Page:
I was at the Portland, ME Amtrak railroad station and had a chance to try out the bike rental/bikeshare system called Zagster. Zagster had ten bikes lined up at a rack adjacent to the train station, less than 50 feet from the door. The system required a login and password (on the web) and I had set that up a couple of weeks before. I found the interface
The bikes were Breezer bikes with full fenders a rear rack and a front basket which made carrying my luggage from the station easier than I anticipated. The one downside of reserving the bike online through the Zagster website is that they didn't indicate what size the bike was, so I reserved #209 and did not get one that was my size. It worked out, but it's something I shared with customer service as an idea to improve the web interface.
The docking station is not as elaborate as other bike share stations I have seen in Montreal, Washington D.C., etc. but was simple and did the trick. Rather than get a code from a kiosk adjacent to the bikes like these other units, it was delivered via text message on my phone. The text message allowed me to open the lock box that was simply bolted to the rear rack. It reminded me of the lock boxes that realtors use to control access to a spare key for a house they are showing, a simple solution to a problem with controlling access to the bikes. The key to the lock was inside the box and attached to a cable that could be pulled out to operate the lock.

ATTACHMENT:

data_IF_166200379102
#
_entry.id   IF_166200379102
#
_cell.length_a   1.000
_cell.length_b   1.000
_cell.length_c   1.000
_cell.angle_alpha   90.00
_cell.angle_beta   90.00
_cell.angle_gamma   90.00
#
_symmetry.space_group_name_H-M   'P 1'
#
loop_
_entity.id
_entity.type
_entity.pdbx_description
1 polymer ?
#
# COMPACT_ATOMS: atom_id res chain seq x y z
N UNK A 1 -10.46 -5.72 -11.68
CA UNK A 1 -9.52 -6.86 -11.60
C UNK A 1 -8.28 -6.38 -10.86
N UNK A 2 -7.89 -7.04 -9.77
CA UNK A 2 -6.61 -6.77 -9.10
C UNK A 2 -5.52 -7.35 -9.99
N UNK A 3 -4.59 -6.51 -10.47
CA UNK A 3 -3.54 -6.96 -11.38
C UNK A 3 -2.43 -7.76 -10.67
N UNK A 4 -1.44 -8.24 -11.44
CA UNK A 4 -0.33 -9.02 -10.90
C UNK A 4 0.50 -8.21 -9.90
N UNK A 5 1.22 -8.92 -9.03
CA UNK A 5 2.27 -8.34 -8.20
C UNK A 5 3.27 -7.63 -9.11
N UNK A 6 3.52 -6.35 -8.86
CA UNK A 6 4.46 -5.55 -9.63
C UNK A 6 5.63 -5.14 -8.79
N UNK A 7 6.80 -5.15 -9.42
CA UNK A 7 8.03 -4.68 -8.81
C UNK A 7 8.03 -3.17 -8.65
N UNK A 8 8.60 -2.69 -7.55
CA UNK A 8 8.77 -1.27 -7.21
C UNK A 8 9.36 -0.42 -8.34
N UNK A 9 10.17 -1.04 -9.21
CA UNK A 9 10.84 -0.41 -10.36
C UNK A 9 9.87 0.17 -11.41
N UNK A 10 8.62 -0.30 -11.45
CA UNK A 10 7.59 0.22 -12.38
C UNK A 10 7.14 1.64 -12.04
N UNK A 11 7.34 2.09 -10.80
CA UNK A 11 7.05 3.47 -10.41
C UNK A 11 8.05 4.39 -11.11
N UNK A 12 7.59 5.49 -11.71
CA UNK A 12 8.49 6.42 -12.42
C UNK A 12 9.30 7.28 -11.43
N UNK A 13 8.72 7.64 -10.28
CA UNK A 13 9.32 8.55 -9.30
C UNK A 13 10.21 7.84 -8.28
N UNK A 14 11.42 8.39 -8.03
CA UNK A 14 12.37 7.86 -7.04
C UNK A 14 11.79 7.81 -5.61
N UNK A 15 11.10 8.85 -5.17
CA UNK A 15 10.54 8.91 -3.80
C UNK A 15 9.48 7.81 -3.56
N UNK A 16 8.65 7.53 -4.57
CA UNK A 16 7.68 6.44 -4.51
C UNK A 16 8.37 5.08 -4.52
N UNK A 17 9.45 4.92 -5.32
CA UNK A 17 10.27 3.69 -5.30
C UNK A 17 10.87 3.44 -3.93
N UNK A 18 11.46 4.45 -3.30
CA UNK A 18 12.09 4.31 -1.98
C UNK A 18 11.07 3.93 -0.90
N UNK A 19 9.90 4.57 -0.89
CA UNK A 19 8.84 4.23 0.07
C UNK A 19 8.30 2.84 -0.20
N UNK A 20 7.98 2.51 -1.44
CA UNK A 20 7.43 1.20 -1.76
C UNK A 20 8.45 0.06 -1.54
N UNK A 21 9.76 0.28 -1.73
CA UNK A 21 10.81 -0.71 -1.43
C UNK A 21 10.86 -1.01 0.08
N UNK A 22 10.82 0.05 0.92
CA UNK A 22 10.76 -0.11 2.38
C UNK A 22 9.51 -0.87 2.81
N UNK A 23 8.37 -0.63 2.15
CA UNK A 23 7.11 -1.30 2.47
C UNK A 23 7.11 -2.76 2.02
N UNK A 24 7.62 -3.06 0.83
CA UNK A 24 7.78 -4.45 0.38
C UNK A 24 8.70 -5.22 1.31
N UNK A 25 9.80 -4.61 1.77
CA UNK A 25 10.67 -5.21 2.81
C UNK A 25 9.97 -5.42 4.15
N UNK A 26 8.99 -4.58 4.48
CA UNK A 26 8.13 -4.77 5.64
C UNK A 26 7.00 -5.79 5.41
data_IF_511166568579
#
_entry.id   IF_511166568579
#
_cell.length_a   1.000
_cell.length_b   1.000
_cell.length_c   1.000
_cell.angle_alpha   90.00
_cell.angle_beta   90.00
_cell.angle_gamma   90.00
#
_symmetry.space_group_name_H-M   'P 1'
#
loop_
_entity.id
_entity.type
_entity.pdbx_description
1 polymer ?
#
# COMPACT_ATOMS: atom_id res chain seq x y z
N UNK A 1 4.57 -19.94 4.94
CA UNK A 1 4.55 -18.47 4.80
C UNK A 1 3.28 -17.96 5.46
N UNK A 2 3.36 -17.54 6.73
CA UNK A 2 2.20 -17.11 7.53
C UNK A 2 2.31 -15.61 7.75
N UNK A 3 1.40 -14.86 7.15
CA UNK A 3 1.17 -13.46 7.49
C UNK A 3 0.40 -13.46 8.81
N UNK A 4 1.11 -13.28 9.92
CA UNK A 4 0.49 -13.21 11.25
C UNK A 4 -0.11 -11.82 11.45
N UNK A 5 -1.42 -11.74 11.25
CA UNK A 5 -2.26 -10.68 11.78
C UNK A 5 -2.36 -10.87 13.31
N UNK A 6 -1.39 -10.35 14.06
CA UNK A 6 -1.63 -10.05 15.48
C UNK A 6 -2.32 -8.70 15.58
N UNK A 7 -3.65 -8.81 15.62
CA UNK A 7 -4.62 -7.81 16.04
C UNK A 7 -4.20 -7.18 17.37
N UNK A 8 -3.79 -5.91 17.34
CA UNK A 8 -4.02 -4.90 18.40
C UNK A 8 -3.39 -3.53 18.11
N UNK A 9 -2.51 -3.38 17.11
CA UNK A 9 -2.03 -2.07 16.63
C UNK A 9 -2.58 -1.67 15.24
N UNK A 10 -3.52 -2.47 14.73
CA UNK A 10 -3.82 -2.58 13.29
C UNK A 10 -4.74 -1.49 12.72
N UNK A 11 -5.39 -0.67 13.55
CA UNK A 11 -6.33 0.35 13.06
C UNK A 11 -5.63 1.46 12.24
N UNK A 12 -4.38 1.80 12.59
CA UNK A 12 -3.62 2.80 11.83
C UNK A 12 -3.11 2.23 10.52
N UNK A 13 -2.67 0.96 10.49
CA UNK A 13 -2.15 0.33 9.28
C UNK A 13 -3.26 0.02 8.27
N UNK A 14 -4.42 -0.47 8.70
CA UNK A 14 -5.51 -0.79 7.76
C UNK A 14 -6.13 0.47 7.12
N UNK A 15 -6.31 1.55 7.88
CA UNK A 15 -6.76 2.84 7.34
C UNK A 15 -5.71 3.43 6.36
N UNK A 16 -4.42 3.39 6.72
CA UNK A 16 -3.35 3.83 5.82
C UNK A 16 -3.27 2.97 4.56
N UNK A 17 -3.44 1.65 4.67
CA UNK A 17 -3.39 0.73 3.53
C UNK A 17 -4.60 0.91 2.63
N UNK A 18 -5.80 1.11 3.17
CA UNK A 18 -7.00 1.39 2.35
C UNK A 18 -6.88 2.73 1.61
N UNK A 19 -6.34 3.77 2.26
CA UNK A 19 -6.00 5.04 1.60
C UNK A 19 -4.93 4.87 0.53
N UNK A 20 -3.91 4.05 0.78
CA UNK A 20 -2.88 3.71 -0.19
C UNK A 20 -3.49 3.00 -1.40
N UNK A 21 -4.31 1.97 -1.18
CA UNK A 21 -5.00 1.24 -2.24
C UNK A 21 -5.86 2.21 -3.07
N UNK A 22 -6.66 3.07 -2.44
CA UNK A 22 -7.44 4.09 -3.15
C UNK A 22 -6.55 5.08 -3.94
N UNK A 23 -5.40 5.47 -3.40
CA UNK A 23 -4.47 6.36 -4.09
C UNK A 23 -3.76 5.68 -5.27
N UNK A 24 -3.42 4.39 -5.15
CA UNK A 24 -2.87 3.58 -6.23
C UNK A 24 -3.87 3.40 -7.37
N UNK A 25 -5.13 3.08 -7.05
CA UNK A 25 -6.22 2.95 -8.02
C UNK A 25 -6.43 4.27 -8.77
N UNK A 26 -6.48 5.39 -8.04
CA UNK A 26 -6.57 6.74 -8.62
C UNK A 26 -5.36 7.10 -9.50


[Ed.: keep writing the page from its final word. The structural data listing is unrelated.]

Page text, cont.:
I did have trouble with the lock box in that I failed to close the box and that seemed to cause problems when I tried to reclose the bike. It also could have been user error.
The biked worked well for my trips and included a chain guard, so that is great for those that were just jumping on from the train station. One complaint was that the lights on the bike were really limited to the 1-LED Frog bike lights (originally by Knog). At least there were lights on the bikes, unfortunately they weren't worth much for actually seeing the potholes of Portland, ME.
The pricing was more traditional than the newest bike shares that are by the hour with a single day membership. At $20 a day, it was about the same as the local bike shop ($25) with the upside of the Zagster bike being that it was right at the train station and the bike was set up with all the necessary equipment (fenders, chain guard), that I could just get on and ride without any additional gear (I did wear a helmet with another tail light).
I would definitely use it again for day trips, of course the limitation of the system is that is just one dock in the City, but I could see a second dock in downtown Portland being useful for some of the bus transit that was part of the community.